All conductors possess what is called self-inductance. This is true regardless of whether the conductor is in the form of a straight wire, as in Fig. 117, or in the form of a coil of wire, as in Fig. 118 (although the e ect is much greater in the case of the coiled form of Fig. 118 than in the straight wire of Fig. 117). To understand the meaning of self-inductance, let us begin with the PRINCIPLE OF ELECTROMAGNETIC INDUCTION, discovered by Michael Faraday in 1831 (and, at almost the same time, by Joseph Henry in America). This famous principle states that A CHANGING magnetic eld generates an electromotive force. Notice that we emphasize the word CHANGING; if the magnetic eld in a region of space is constant, that is, not changing, then NO electromotive force is generated or induced in that region of space. But, as we have just learned in section 7.3, a MAGNETIC FIELD is generated by, and always accompanies, any ELECTRIC CURRENT. Thus a CHANGING ELECTRIC CURRENT generates a CHANGING MAGNETIC FIELD and therefore, by Faraday s principle, it follows that A changing electric current in a circuit induces an electromotive force in that same circuit. This is the phenomenon of SELF-INDUCTANCE, mentioned at the beginning of this section. Actually, in practical work the term INDUCTANCE is usually used instead of the longer term self-inductance. Thus, when we speak of the inductance of a coil, it will be understood that we mean self-inductance. It must be emphasized that inductance is a basic and very important component in electric circuit design. In practical work, required amounts of inductance are added to a circuit in the form of inductance coils, called inductors, as in Fig. 118. The greater the number of turns of wire, the greater is the amount of inductance possessed by such a coil.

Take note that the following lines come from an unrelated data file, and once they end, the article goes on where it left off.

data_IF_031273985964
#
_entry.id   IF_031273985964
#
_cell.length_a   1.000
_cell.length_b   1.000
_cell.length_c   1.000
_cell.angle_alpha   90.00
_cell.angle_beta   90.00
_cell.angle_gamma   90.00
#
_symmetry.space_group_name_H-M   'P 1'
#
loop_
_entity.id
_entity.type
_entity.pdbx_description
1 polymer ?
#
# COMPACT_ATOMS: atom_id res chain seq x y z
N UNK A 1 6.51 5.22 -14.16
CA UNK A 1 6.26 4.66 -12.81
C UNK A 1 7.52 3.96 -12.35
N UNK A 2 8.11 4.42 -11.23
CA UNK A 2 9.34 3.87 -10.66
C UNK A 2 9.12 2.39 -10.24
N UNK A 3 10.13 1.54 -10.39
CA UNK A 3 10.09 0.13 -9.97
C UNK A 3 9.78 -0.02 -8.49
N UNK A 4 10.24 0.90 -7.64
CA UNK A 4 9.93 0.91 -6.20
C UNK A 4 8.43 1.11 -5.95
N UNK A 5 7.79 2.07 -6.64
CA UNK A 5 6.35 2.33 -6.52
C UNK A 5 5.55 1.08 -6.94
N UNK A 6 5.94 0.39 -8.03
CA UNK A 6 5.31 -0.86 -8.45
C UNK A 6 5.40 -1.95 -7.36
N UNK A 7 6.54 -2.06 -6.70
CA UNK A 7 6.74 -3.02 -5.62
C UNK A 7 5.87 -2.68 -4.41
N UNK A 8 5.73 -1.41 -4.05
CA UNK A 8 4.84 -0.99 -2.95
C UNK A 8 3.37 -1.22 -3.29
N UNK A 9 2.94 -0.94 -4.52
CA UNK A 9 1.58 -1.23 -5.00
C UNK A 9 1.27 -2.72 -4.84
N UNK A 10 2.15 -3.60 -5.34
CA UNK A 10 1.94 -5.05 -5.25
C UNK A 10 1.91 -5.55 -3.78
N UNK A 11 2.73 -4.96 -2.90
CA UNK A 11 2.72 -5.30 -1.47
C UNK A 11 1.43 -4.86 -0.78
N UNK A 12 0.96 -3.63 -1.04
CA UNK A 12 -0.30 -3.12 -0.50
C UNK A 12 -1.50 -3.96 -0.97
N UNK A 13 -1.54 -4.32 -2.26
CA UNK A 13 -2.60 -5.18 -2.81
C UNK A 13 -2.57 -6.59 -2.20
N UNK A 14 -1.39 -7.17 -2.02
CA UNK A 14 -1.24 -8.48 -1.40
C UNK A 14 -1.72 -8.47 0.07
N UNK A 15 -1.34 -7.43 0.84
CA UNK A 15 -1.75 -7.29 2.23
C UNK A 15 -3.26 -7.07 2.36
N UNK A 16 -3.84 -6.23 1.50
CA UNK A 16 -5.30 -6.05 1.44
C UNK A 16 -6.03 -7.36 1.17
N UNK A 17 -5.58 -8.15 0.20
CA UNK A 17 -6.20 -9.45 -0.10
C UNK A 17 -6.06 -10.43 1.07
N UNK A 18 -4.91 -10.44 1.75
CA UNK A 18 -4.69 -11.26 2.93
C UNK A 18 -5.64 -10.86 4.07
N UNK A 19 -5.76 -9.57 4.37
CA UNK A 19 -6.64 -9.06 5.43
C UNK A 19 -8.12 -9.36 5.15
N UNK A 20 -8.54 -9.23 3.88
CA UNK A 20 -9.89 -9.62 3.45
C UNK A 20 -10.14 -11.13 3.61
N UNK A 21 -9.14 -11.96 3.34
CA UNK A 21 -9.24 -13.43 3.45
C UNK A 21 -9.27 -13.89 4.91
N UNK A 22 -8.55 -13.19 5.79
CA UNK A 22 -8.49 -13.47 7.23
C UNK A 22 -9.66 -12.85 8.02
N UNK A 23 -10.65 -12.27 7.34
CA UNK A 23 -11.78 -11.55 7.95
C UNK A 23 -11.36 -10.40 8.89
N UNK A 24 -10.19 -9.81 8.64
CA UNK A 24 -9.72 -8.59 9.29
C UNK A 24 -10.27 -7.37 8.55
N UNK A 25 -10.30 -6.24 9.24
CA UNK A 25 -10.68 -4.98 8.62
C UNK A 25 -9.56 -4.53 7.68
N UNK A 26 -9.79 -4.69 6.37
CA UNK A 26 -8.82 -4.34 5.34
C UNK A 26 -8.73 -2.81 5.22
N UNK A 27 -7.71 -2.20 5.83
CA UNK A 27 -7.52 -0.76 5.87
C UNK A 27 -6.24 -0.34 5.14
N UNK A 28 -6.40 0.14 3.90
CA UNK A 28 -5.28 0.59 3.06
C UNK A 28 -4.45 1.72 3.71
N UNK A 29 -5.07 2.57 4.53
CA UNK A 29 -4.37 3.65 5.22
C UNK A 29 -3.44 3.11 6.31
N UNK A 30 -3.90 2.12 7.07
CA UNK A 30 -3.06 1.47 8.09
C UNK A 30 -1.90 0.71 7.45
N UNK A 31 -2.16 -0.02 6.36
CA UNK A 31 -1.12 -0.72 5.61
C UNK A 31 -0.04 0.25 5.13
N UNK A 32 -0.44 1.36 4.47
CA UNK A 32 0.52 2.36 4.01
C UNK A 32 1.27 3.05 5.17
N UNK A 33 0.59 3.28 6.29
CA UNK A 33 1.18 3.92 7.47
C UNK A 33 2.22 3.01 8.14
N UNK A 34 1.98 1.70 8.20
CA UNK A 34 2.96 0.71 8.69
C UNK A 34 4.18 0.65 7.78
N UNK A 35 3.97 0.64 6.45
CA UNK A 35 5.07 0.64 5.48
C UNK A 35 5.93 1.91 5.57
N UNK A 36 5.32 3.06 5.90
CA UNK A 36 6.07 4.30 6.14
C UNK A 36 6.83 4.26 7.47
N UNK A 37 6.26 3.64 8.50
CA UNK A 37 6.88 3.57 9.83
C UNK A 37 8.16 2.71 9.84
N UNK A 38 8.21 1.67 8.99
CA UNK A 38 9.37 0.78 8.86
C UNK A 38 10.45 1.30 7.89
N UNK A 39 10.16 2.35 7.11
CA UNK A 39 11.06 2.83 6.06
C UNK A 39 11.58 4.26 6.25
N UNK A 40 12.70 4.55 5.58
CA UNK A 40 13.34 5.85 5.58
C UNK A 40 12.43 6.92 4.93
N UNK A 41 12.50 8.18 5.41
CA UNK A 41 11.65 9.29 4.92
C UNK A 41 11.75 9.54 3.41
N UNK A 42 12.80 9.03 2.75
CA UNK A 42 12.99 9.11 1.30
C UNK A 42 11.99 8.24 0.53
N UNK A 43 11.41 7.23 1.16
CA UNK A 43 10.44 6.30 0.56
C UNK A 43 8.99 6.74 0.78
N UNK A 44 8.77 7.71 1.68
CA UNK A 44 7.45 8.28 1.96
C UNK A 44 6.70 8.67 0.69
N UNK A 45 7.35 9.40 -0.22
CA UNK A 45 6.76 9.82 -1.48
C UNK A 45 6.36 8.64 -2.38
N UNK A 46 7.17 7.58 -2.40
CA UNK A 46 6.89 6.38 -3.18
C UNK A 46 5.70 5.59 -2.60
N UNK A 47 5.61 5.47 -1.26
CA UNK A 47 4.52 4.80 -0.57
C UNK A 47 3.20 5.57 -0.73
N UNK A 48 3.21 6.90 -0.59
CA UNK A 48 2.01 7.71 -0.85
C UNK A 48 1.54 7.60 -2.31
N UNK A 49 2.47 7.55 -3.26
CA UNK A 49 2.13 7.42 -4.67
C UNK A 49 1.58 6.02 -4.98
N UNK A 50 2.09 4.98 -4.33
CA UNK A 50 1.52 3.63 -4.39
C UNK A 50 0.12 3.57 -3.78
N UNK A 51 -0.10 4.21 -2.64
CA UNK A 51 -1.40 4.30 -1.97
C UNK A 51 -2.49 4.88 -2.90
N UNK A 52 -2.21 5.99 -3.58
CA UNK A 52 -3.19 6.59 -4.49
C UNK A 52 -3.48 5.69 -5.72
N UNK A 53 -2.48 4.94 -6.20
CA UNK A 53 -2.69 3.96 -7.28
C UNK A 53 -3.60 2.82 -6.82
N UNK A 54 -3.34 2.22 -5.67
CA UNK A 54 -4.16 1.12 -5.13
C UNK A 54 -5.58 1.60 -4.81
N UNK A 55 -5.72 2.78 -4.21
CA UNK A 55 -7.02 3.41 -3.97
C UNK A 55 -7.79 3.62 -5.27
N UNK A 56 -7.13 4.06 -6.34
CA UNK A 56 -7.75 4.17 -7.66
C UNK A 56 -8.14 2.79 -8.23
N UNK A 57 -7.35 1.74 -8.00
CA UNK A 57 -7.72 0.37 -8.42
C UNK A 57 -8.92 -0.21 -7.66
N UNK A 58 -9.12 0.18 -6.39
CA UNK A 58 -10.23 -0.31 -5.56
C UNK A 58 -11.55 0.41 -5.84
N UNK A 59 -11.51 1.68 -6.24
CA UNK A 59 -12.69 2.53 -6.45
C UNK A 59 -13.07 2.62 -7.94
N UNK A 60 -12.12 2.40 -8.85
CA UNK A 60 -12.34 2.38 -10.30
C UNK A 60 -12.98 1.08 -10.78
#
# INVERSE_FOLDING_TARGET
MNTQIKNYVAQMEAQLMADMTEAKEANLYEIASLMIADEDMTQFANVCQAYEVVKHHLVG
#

Print Barcode In Visual Studio .NET
Using Barcode maker for .NET Control to generate, create barcode image in Visual Studio .NET applications.
Paint MSI Plessey In VS .NET
Using Barcode encoder for Visual Studio .NET Control to generate, create MSI Plessey image in Visual Studio .NET applications.
CHAPTER 7 Inductance and Capacitance
Creating Bar Code In None
Using Barcode drawer for Microsoft Word Control to generate, create bar code image in Word applications.
Make EAN128 In None
Using Barcode generation for Office Word Control to generate, create EAN / UCC - 14 image in Word applications.
If an extremely large amount of inductance is required, the wires are wound on an iron core. Next, the nature of the self-induced voltage that appears in an inductance coil can be summarized as follows. A self-induced voltage always appears at the terminals of an inductor coil whenever a CHANGE in the amount of current owing in the coil occurs. The POLARITY of the self-induced voltage is always such as to OPPOSE THE CHANGE IN CURRENT in the coil.* With the above in mind, let us now consider the following three possibilities concerning the state of the current i owing in an inductor coil: (a) a CONSTANT CURRENT is owing in the coil; (b) the current i is INCREASING in value; (c) the current i is DECREASING in value. A discussion of the above three cases, (a), (b), and (c), follows, in which the symbol represents an inductor coil. (a) If there is NO CHANGE in the value of the current, then there is no change in the magnetic eld and thus, by Faraday s principle, there is NO self-induced voltage induced into the coil. The energy stored in the magnetic eld of the coil remains constant, and zero voltage appears between the terminals of the coil. (b) Let it be given that a current i is owing in an inductor coil in the direction of the arrow in Fig. 119, and let it be given that the current is increasing in value.
Recognizing ECC200 In Visual Studio .NET
Using Barcode recognizer for .NET Control to read, scan read, scan image in .NET framework applications.
Encode UPC - 13 In None
Using Barcode encoder for Online Control to generate, create EAN13 image in Online applications.
UPC-A Maker In None
Using Barcode creator for Microsoft Excel Control to generate, create UPC-A Supplement 5 image in Excel applications.
GS1 128 Maker In None
Using Barcode generator for Office Excel Control to generate, create GS1 128 image in Excel applications.
UPC-A Encoder In Objective-C
Using Barcode printer for iPad Control to generate, create UPC-A image in iPad applications.
Bar Code Recognizer In C#.NET
Using Barcode scanner for Visual Studio .NET Control to read, scan read, scan image in Visual Studio .NET applications.
Copyright © OnBarcode.com . All rights reserved.